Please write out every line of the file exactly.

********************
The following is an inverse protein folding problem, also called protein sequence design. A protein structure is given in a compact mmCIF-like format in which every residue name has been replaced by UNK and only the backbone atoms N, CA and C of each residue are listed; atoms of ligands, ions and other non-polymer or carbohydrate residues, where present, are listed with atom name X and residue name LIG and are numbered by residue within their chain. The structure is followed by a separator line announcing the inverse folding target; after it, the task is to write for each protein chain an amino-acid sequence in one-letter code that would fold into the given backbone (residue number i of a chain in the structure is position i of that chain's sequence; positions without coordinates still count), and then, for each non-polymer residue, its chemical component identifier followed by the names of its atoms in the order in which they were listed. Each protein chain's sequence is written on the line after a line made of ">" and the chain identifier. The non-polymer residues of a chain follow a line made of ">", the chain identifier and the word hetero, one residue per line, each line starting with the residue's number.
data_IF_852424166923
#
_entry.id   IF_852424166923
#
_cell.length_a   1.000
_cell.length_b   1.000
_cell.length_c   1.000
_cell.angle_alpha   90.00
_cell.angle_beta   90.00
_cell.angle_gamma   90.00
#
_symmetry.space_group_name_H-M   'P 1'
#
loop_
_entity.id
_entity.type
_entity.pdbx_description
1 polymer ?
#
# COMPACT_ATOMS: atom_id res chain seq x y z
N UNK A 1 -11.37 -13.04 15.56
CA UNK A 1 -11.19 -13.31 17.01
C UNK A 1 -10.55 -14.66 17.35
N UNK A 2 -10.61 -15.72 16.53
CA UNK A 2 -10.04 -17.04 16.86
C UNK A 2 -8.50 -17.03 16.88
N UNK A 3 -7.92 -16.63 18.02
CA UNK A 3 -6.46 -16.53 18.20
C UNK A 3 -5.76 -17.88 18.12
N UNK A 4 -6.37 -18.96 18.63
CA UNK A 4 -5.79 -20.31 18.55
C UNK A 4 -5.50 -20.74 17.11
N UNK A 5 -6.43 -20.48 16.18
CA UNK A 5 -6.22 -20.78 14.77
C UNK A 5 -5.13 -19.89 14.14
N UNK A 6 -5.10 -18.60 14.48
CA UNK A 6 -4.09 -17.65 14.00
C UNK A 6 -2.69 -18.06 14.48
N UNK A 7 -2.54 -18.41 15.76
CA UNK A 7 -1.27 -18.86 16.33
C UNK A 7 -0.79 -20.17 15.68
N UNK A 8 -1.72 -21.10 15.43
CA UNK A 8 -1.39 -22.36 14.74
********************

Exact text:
The following is an inverse protein folding problem, also called protein sequence design. A protein structure is given in a compact mmCIF-like format in which every residue name has been replaced by UNK and only the backbone atoms N, CA and C of each residue are listed; atoms of ligands, ions and other non-polymer or carbohydrate residues, where present, are listed with atom name X and residue name LIG and are numbered by residue within their chain. The structure is followed by a separator line announcing the inverse folding target; after it, the task is to write for each protein chain an amino-acid sequence in one-letter code that would fold into the given backbone (residue number i of a chain in the structure is position i of that chain's sequence; positions without coordinates still count), and then, for each non-polymer residue, its chemical component identifier followed by the names of its atoms in the order in which they were listed. Each protein chain's sequence is written on the line after a line made of ">" and the chain identifier. The non-polymer residues of a chain follow a line made of ">", the chain identifier and the word hetero, one residue per line, each line starting with the residue's number.
data_IF_852424166923
#
_entry.id   IF_852424166923
#
_cell.length_a   1.000
_cell.length_b   1.000
_cell.length_c   1.000
_cell.angle_alpha   90.00
_cell.angle_beta   90.00
_cell.angle_gamma   90.00
#
_symmetry.space_group_name_H-M   'P 1'
#
loop_
_entity.id
_entity.type
_entity.pdbx_description
1 polymer ?
#
# COMPACT_ATOMS: atom_id res chain seq x y z
N UNK A 1 -11.37 -13.04 15.56
CA UNK A 1 -11.19 -13.31 17.01
C UNK A 1 -10.55 -14.66 17.35
N UNK A 2 -10.61 -15.72 16.53
CA UNK A 2 -10.04 -17.04 16.86
C UNK A 2 -8.50 -17.03 16.88
N UNK A 3 -7.92 -16.63 18.02
CA UNK A 3 -6.46 -16.53 18.20
C UNK A 3 -5.76 -17.88 18.12
N UNK A 4 -6.37 -18.96 18.63
CA UNK A 4 -5.79 -20.31 18.55
C UNK A 4 -5.50 -20.74 17.11
N UNK A 5 -6.43 -20.48 16.18
CA UNK A 5 -6.22 -20.78 14.77
C UNK A 5 -5.13 -19.89 14.14
N UNK A 6 -5.10 -18.60 14.48
CA UNK A 6 -4.09 -17.65 14.00
C UNK A 6 -2.69 -18.06 14.48
N UNK A 7 -2.54 -18.41 15.76
CA UNK A 7 -1.27 -18.86 16.33
C UNK A 7 -0.79 -20.17 15.68
N UNK A 8 -1.72 -21.10 15.43
CA UNK A 8 -1.39 -22.36 14.74